Social Media Dominates the Conversation

 

Whether on social media or through word of mouth, next week’s sales are driven by this week’s conversations about your brand.  The best way to grow your business is to help your customers do it for you.

 

Social Media Delivers Word of Mouth

 

Social media like Twitter isn’t word of mouth, however it is one of the methods by which  you can spread word of mouth.

 

Social Media Dominates Word of Mouth

 

This means that a huge portion of your total revenue is tied to the conversations among your customers.  But, you probably don’t have a strategy for creating and driving these conversations.  

You probably have a marketing strategy, a digital strategy, a content strategy, a social media strategy, a PR strategy, and more.  But you don’t have a word of mouth strategy, even though it’s arguably the most important driver of your business success.

Between 20% and 90% of all purchases are influenced by word of mouth, referrals and recommendations from one customer to another, either face-to-face or online.  Social media gets lots of attention and consumes a large portion of marketing budgets, however it is not the same as word of mouth.  

The word of mouth conversation taking place offline is vigorous and driven by the awareness and preferences of those involved in the conversation.  According to the folks at Engagement Labs, half of consumers are likely to make a purchase decision based on real life conversations.

 

Likes, Comments, and Shares

 

You have to understand the difference between social media and word of mouth.  Social media is simply one of the delivery systems that help to spread word of mouth.  Word of mouth is the story or verbal recommendation, word of mouth creates a conversation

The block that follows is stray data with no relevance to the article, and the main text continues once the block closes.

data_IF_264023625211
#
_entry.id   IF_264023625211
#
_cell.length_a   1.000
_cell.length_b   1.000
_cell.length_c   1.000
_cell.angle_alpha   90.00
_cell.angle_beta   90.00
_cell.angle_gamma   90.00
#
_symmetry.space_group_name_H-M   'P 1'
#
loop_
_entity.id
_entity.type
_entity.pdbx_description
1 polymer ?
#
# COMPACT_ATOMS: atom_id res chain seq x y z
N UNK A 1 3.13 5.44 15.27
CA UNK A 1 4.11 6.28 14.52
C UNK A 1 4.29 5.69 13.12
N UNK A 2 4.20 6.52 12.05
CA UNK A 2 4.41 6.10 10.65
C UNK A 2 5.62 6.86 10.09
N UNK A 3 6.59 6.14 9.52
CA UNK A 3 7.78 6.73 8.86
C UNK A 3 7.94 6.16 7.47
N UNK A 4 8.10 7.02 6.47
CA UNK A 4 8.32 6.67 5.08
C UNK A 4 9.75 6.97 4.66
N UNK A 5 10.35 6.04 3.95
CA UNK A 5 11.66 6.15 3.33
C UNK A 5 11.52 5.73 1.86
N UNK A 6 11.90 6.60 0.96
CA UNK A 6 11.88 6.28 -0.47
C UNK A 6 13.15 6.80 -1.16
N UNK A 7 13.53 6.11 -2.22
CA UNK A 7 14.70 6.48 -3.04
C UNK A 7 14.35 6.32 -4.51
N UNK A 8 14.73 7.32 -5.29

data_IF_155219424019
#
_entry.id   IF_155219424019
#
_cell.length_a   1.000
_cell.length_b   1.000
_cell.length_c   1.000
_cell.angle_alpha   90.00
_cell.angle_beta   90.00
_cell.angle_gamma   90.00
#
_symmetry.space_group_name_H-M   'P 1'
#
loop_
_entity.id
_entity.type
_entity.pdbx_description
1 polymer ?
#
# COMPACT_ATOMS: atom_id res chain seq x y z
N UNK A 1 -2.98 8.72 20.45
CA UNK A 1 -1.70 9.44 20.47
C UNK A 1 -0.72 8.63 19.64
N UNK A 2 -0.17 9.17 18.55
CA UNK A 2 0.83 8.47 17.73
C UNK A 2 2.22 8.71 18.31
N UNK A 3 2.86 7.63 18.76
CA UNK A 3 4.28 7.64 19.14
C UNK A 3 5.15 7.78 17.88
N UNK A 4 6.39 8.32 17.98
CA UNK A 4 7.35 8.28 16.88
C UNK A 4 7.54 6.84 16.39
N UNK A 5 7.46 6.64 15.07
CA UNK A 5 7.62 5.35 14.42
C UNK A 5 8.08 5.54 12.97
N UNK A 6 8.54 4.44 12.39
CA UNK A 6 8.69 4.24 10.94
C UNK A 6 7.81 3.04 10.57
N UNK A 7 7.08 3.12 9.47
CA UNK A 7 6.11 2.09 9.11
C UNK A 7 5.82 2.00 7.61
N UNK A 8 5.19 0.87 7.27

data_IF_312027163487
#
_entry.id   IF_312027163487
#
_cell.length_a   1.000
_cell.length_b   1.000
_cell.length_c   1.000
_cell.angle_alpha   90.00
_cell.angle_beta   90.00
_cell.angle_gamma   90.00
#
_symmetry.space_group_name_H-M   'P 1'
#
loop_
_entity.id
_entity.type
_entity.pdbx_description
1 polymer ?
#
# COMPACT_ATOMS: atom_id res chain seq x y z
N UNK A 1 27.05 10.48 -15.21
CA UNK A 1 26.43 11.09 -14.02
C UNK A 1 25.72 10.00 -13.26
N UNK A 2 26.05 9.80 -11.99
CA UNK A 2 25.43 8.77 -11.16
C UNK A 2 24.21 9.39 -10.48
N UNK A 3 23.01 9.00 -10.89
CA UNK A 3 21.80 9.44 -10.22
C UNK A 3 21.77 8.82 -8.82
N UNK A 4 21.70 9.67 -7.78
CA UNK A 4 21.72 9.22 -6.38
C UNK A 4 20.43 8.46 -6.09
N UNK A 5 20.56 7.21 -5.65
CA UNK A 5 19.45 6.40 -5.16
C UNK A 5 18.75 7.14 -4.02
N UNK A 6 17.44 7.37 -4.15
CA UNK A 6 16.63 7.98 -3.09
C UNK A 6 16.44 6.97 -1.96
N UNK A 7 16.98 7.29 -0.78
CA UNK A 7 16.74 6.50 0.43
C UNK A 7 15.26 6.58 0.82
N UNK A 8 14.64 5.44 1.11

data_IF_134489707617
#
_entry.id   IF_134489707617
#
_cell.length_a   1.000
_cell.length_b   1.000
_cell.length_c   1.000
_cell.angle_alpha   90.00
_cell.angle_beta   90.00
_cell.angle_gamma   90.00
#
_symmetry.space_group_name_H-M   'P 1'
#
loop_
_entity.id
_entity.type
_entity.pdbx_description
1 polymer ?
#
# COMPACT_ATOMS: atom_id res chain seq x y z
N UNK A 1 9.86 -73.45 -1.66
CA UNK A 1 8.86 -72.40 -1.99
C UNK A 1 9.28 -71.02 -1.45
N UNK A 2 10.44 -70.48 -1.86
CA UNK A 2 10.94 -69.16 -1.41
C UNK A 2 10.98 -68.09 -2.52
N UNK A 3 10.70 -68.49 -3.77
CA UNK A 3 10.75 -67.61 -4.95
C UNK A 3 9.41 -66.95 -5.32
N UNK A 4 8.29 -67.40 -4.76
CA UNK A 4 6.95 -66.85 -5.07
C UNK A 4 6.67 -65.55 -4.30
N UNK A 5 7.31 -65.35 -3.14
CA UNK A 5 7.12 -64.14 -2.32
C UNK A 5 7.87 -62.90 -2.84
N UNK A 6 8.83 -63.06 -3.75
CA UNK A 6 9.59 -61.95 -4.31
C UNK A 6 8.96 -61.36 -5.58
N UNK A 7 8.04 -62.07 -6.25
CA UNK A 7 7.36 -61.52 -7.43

Instagram is not Word of Mouth

 

Having a popular Instagram account is not the same as using thoughtful word of mouth. Likes and comments are different and less effective than word-of-mouth shares and recommendations.  

The real gold in social media is when a story is shared which brings others into the relevant conversation.

 

Cultivate Conversations

 

Every business should want to cultivate conversations and multiply the number of people passing along positive recommendations.  Less than 1 percent of companies have an actual plan for word-of-mouth marketing.

 

Word of Mouth Beats Social Media

 

Still most businesses are putting all their eggs in the social media basket.  Social media budgets in the U.S. are projected to jump from $4.3 billion in 2012 to more than $23 billion in 2019.  

Even with this eye-popping spending spree, social media remains less effective than traditional person-to-person exchanges when it comes to spreading word of mouth and engaging people in conversations.

 

You Can’t Buy Word of Mouth

 

Word of Mouth is Priceless

 

Although offline conversations are incredibly powerful, these discussions are difficult to track for your average marketing team.  It’s hard to know if and when these comments happen.  

Jonah Berger, the author of Contagious, explains word of mouth perfectly:

“You can shape it, you can encourage it, you can drive it, but you can’t buy it.”

This might make it seem like generating word of mouth is impossible, however there’s a secret weapon for creating these organic conversations.  Use “speech triggers.”

 

Something To Talk About

 

Speech Triggers Promote Word of Mouth